Book Review: Be Obedient

Be Obedient (Genesis 12-25): Learning the Secret of Living by Faith by Warren W. Wiersbe is the second in his three-part commentary on Genesis. These chapters cover the life of Abraham.

Humanity had not had a good track record so far In Genesis: sinning in paradise, murder, drunkenness, immorality, and rebellion. But in His longsuffering, God continued working with man.

In this section, God called Abraham to leave his family, his country, and his idols and go to the land where God sent him. God promised Abraham He would bless him, make his name great, make of him a great nation, and through him bless “all the families of the earth” (Genesis 12:1-3).

Abraham and his wife, Sarah, were not sinless examples of living by faith. While I am not happy when anyone makes wrong choices, I am encouraged that even towering figures like Abraham were not perfect, and we can confess our sin, be forgiven, pick up, and go one. Abraham and Sarah are both listed in what is sometimes called the “Hall of Faith” in Hebrews 11.

Ultimately, Abraham’s story is about God showing grace and faithfulness and setting aside a line of people through whom the promised Messiah would eventually be born.

In the last chapter, Wiersbe lists several ways “all the nations of the earth” are blessed through Abraham.

  • “Abraham left us a clear witness of salvation through faith.” Romans 15:3: “Abraham believed God, and it was counted to him as righteousness.”
  • “Abraham also leaves us the example of a faithful life. James used Abraham to illustrate the importance of proving our faith by our works (James 2:14-26). Wherever Abraham went, he pitched his tent and built his altar, and he let the people of the land know that he was a worshiper of the true and living God.”
  • “From Abraham, we learn how to walk by faith.”
  • “Abraham gave the world the gift of the Jewish nation; and it is through the Jews that we have the knowledge of the true God plus the Word of God and the salvation of God (John 4: 22).”
  • “Finally, because of Abraham, we have a Savior.” Matthew 1:1 begins, “The book of the genealogy of Jesus Christ, the son of David, the son of Abraham.”

Here are a few of the other quotes that stood out to me in this book:

Living by faith means obeying God’s Word in spite of feelings, circumstances, or consequences. It means holding on to God’s truth no matter how heavy the burden or how dark the day, knowing that He is working out His perfect plan. It means living by promises and not by expectations.

“The victorious Christian life,” said George Morrison, “is a series of new beginnings.”

God alone is in control of circumstances. You are safer in a famine in His will than in a palace out of His will.

When you disobey the will of God, the only right thing to do is to go back to the place where you left Him and make a new beginning (1 John 1: 9).

God’s remedy for Abraham’s fear was to remind him who He was: “I am thy shield, and thy exceeding great reward” (Gen. 15: 1). God’s I AM is perfectly adequate for man’s “I am not.”

The Hebrew word translated “believed” means “to lean your whole weight upon.” Abraham leaned wholly on the promise of God and the God of the promise. We are not saved by making promises to God but by believing the promises of God.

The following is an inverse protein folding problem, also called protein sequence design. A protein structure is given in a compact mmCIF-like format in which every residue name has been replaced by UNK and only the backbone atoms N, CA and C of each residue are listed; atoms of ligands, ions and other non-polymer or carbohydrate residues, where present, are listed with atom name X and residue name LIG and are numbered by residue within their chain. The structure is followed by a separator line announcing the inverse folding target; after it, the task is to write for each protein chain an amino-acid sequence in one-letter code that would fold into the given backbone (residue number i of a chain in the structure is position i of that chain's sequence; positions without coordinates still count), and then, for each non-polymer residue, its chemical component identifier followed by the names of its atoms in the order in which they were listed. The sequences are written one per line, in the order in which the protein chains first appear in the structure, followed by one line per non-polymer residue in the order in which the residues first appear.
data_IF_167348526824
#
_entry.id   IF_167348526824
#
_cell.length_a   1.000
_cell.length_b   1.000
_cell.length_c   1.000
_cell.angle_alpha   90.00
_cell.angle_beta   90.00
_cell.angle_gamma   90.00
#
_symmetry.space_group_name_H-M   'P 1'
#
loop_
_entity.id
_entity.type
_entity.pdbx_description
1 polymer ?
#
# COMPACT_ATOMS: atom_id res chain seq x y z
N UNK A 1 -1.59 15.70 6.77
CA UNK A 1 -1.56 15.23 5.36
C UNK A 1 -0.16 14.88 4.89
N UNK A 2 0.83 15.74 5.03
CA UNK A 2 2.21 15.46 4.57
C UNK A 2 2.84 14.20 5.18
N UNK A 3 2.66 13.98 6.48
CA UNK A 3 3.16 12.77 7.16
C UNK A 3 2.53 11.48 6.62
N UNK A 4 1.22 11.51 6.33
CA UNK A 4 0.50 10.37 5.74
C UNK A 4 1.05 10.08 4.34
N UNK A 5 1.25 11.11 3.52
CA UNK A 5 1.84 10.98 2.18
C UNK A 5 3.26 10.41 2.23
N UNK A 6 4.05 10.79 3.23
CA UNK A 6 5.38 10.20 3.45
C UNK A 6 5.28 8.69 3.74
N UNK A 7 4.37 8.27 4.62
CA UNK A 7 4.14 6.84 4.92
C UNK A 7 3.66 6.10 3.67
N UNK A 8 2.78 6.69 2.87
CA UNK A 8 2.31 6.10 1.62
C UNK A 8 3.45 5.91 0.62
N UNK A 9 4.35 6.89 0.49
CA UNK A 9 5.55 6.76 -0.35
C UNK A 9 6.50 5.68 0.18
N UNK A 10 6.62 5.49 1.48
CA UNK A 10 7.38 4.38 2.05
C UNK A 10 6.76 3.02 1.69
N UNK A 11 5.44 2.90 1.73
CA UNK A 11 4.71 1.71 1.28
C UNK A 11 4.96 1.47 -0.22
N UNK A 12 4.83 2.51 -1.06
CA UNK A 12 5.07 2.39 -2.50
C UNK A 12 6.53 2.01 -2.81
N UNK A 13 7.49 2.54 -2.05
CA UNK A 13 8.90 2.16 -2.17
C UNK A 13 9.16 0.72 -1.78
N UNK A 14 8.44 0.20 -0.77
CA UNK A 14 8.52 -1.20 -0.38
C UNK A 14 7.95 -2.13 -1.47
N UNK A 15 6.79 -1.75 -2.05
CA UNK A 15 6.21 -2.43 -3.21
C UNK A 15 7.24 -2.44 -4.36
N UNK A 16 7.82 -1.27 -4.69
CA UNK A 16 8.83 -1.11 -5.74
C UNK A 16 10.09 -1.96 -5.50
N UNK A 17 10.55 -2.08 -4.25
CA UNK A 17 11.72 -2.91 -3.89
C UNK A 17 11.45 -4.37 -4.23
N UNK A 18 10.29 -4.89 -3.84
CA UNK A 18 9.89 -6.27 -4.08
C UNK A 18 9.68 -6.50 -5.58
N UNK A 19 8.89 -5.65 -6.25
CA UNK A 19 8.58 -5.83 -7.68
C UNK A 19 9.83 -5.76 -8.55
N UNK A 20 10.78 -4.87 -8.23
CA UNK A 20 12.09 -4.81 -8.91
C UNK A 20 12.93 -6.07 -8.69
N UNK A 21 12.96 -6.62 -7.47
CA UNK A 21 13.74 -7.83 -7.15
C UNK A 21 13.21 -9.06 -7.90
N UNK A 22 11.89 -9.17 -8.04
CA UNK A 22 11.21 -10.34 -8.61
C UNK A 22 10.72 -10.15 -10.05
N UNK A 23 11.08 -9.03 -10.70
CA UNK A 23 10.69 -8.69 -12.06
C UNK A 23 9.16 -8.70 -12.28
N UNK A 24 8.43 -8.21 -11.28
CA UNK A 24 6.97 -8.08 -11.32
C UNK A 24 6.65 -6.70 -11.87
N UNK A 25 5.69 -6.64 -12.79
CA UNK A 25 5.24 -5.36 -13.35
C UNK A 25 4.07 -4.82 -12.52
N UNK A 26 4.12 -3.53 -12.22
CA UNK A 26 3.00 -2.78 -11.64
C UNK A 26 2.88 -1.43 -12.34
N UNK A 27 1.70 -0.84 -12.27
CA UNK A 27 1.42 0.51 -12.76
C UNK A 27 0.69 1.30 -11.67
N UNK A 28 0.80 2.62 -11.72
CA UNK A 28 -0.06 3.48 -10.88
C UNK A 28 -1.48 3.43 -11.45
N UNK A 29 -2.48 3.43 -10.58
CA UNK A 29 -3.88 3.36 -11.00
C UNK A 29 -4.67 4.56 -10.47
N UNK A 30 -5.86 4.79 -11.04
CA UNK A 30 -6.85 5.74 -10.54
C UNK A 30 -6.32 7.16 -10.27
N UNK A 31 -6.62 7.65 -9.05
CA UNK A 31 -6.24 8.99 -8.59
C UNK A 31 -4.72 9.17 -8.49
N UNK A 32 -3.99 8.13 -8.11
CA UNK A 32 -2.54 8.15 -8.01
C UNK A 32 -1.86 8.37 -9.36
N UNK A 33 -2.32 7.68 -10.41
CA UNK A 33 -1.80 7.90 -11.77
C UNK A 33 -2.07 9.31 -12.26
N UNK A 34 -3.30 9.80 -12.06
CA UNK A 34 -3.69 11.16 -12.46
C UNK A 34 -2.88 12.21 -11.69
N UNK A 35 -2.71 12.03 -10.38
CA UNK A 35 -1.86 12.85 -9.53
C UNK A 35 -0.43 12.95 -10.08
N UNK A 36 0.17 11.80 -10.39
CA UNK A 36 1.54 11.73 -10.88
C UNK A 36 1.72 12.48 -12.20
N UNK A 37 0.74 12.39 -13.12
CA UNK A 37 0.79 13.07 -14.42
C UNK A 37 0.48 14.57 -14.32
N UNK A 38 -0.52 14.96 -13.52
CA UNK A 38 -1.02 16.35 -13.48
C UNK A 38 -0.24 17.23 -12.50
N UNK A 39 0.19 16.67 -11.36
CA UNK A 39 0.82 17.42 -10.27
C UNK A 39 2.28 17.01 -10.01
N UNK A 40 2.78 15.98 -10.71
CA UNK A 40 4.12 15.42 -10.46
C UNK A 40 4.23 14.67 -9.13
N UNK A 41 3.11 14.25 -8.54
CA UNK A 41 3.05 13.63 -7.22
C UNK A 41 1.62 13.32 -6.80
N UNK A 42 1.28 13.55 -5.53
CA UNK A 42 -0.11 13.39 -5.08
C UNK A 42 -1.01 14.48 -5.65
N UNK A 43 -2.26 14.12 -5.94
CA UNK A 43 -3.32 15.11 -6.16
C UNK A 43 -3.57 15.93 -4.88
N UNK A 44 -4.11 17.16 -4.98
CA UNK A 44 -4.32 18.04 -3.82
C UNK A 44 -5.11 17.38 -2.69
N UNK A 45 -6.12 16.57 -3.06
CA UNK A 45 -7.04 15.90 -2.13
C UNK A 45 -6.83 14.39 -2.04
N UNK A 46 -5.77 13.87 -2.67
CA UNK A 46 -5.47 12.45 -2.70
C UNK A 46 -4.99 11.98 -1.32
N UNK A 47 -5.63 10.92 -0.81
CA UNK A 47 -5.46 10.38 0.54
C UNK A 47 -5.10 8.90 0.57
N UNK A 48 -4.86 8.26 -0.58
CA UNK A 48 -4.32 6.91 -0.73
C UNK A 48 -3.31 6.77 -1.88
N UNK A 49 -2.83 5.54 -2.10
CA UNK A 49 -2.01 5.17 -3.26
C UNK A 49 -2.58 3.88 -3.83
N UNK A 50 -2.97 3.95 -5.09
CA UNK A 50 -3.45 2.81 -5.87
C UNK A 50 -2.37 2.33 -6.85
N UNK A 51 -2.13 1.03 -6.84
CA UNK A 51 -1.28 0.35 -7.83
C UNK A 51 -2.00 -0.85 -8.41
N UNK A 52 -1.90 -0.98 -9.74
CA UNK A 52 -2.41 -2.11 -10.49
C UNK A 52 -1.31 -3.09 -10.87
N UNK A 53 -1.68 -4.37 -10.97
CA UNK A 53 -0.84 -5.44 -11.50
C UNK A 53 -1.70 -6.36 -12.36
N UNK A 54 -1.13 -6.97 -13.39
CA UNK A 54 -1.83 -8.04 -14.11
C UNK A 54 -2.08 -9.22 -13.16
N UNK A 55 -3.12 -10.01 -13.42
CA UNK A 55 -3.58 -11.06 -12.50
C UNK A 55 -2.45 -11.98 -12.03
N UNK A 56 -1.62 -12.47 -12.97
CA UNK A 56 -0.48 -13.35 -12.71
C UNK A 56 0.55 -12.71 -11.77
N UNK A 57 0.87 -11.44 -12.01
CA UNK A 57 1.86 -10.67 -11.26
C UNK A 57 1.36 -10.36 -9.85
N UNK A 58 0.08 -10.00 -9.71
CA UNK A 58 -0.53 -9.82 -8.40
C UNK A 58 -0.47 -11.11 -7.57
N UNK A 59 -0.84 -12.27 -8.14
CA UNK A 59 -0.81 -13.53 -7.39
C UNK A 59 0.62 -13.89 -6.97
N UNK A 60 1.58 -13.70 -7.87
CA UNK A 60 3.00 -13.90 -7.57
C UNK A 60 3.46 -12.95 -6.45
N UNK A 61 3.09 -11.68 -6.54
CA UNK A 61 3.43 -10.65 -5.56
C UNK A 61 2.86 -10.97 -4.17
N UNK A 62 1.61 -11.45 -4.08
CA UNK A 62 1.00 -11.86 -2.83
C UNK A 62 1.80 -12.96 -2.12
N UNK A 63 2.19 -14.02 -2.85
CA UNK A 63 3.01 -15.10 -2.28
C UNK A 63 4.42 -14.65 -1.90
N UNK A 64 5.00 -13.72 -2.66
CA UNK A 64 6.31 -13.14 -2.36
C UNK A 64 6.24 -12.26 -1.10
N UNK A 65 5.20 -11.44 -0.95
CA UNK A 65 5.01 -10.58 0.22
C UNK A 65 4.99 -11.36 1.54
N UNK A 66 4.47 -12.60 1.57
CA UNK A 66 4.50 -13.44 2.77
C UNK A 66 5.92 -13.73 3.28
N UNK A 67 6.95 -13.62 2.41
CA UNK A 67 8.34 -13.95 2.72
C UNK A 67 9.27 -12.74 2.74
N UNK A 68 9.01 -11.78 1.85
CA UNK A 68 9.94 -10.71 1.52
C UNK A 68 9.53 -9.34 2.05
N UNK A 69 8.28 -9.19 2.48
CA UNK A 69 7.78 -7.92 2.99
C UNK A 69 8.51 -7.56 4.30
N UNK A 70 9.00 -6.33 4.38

In times of testing, it is easy to think only about our needs and our burdens; instead, we should be focusing on bringing glory to Jesus Christ. We find ourselves asking “How can I get out of this?” instead of “What can I get out of this that will honor the Lord?” We sometimes waste our sufferings by neglecting or ignoring opportunities to reveal Jesus Christ to others who are watching us go through the furnace.

Once again, I am indebted to Dr. Wiersbe for his helpful insights.

(Sharing with Worth Beyond Rubies, Grace and Truth)

Book Review: Be Basic

The book of Genesis is 50 chapters long and covers a lot of ground. So Warren Wiersbe divided his commentary on Genesis into three volumes. The first is Be Basic (Genesis 1-11): Believing the Simple Truth of God’s Word.

The first eleven chapters of Genesis cover creation, the fall, Cain and Abel, Noah and the flood, and the tower of Babel. The next section begins with Abraham’s life.

Be Basic is probably a good title, because Genesis sets up foundational truths for the rest of the Bible.

Genesis is quoted or referred to more than two hundred times in the New Testament, which means it’s important for the New Testament Christian to understand its message.

Here are a few other passages I have marked:

God didn’t create a world because He needed anything but that He might share His love with creatures who, unlike the angels, are made in the image of God and can respond willingly to His love.

Work isn’t a curse; it’s an opportunity to use our abilities and opportunities in cooperating with God and being faithful stewards of His creation. After man sinned, work became toil (Gen. 3: 17–19), but that wasn’t God’s original intention.

We’re commanded to worship God, love people, and use things for the glory of God and the good of others. When this divine order becomes confused, then God’s creation suffers. When in our greed we start lusting after things, we soon begin to ignore God, abuse people, and destroy creation.

Bible history begins with a beautiful garden in which man sinned, but the story ends with a glorious “garden city” (Rev. 21—22) in which there will be no sin. What brought about the change? A third garden, Gethsemane, where Jesus surrendered to the Father’s will and then went forth to die on a cross for the sins of the world.

As always, I appreciate Dr. Wiersbe’s helpful insights.

(Sharing with Booknificent Thursday, Carole’s Books You Loved)